Efficacy of anti-CD47 targeting agents

The potency and the therapeutic effects of anti-CD47 agents varied between different studies according to the type of cancer, type of antibodies, stage of tumor, type of tumor model, drug pharmacokinetics, acquired drug resistanc,e and the state of the immune system [80]. Drug resistance and unsatisfactory results were in most cases related to tumor heterogeneity, tumor microenvironment changes, drug inactivation, decreased drug absorption, and epigenetic changes [92].

Toxicity and safety profile of anti-CD47 targeting agents

Given that CD47 is ubiquitously expressed by normal of the hematopoietic system [93] such as RBCs [94] and platelets [95], potential adverse events using anti-CD47 antibodies as cancer therapeutics include anemia and thrombocytopenia. Buatois et al. [61] showed that Hu47F9-G4 alone or in combination with other antibodies may cause accidental killing of normal hematopoietic cells. To alleviate this adverse effect, one study [34] proposed to give short priming low-dose of Hu5F9-G4 in combination with rituximab to selectively eliminate the aged red blood cells, followed by long-term treatment. The toxicity of anti-CD47 antibodies is proved to be Fc-dependent; SIRPα-Fc fusion proteins give this toxicity while high-affinity SIRPα generations don’t [85, 96, 97]. These high-affinity variants bind to CD47 with a greater potency compared with wild type SIRPα [85]. They showed regression of solid tumors and hematologic malignancies in preclinical trials but not yet in clinical trials [85, 98].

Conclusion and future perspectives

At the end of this review, we can conclude that CD47 is a novel promising target for cancer therapy. It is overexpressed in various hematological malignancies and plays a role in tumor dissemination. Strategies targeting the CD47-SIRPα axis, such as antibodies, inhibitory peptides, and miRNAs, demonstrated promising results for the treatment of hematological neoplasms. Combinations of CD47 inhibitory strategies and other anti-cancer therapies such as anti-CD20, anti-CD19, and others showed promising results suggesting a synergistic therapeutic effect. Early clinical phase 1/2 studies have shown encouraging therapeutic effects with tolerable AEs. Various strategies, such as priming with small doses to eliminate aging RBC, as well as many newly developed BsAbs, are being investigated trying to circumvent the hemolytic anemia and thrombocytopenia that can occur as a result of the expression of CD47 on red blood cells and platelets. Additional clinical trials are required to determine the clinical efficacy of these strategies. Moreover, certain aspects of targeting CD47 have not been fully investigated in hematological malignancies, such as the interaction between CD47 and TSP1, dual blockade of CD47 and PD-L1, targeting the QPCTL as proposed by Logtenberg and colleagues as well as the recently described nanoparticles delivery methods. This opens potential new avenues to target CD47 in hematological malignancies. Future advances in cancer screening would define which type and stage of cancer that could be treated with a specific type or types of anti-CD47 targeting agents.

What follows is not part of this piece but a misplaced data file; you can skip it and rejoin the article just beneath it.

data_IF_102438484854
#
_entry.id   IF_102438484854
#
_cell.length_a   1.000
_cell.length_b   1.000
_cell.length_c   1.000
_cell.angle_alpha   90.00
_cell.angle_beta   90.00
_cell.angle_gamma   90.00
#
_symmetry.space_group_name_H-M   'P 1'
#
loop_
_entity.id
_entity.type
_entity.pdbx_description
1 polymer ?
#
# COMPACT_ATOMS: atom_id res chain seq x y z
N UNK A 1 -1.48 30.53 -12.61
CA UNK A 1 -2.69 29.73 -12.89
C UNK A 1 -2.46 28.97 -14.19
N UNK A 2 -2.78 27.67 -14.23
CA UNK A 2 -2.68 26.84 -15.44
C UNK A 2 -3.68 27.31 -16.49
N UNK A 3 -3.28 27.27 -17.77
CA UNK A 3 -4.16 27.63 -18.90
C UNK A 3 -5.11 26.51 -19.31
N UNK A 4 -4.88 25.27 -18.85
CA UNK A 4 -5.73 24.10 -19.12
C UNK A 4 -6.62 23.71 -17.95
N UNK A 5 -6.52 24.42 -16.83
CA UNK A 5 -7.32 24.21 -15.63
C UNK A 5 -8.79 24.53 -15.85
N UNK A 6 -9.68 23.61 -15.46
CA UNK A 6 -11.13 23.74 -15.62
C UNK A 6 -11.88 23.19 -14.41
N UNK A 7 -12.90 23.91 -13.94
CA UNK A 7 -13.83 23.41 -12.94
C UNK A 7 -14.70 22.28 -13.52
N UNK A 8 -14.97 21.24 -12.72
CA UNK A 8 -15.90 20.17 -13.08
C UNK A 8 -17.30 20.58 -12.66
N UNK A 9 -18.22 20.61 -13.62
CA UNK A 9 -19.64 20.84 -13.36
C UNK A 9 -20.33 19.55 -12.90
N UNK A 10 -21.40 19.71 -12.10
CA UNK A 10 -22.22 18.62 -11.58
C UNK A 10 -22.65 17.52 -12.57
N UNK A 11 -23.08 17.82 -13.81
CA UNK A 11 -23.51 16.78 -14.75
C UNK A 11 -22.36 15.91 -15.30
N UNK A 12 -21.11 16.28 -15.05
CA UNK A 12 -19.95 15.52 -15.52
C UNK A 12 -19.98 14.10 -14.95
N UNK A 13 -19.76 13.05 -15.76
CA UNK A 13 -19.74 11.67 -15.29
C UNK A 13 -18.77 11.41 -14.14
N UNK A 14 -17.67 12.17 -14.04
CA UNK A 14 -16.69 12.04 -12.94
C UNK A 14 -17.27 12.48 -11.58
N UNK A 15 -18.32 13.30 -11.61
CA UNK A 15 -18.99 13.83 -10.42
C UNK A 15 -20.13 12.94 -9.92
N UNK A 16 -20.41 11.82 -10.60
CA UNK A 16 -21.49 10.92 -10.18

Availability of data and materials

Data sharing is not applicable to this article as no datasets were generated or analyzed during the current study.



Activated B-cells




Adverse Events


Acute lymphoblastic leukemia


Acute myeloid leukemia


Adenosine triphosphate


Brain immunoglobulin-like molecule with tyrosine-based activation motifs


Burkitt Lymphoma


Bone marrow


BCL2 Nineteen kD interacting protein 3


Bispecific antibodies


Cyclic adenosine monophosphate


C-terminal binding domain


Cluster designation or cluster of differentiation 47


Chronic lymphocytic leukemia




Damage-associated molecular patterns


Direct Antiglobulin Test


Dendritic cells


Diffuse large B-cell lymphoma


Dual-variable-domain immunoglobulin


Epithelial cell adhesion molecule


Fc gamma receptors


Follicular lymphoma


Germinal center B-cells


Granulocyte-macrophage colony-stimulating factor


High-mobility group box 1


Hematopoietic stem cells


Heat shock protein


Integrin-associated protein


Immunogenic cell death


Immunohistochemical staining


Interleukin 12


Interleukin 6


Immunoreceptor tyrosine activation motifs


Immunoreceptor tyrosine inhibitory motifs




Lymphoblastic Lymphoma


Lactate dehydrogenase


Long linker sequence


Mantel cell lymphoma


Myelodysblastic Syndrome


Mitogen-activated protein kinase


Monoclonal Gammopathy of Undetermind Significance




Multiple myeloma


Marginal zone lymphoma


National Clinical Trial


Non-Hodgkin’s lymphoma


Nitric oxide


Non-tolerated dose


Overall survival


Peripheral blood


Programmed cell death-1


Programmed cell death ligand-1


Primary effusion lymphoma


Progression-free survival


Protein kinase A


Protein tyrosine phosphatases


Glutaminyl peptide cyclotransferase-like


Quantitative reverse transcriptase-polymerase chain reaction


Src Homology region 2


Src homology phosphatase-1


Src homology phosphatase-2


Silencing RNAs or small interfering RNAs


Signal regulatory protein


Short linker sequence


Sezary syndrome


T-lymphoblastic leukemia


Tumor necrosis factor alpha-induced protein 8


Tumor necrosis factor α




Vascular endothelial growth factor


Vascular endothelial growth factor receptor-2


Vascular smooth muscle cells


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The study is funded in part from Cancer Research Society and Leukemia & Lymphoma Society of Canada.

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EE performed the study and drafted the manuscript; TLR, NR, RM, and WC performed the study and revised the manuscript. AL and HC supervised the study and revised the manuscript. All authors read and approved the final manuscript.

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Correspondence to Aijun Liu or Hong Chang.

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Eladl, E., Tremblay-LeMay, R., Rastgoo, N. et al. Role of CD47 in Hematological Malignancies. J Hematol Oncol 13, 96 (2020).

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  • CD47
  • Immunotherapy
  • Targeted therapy
  • Hematological cancers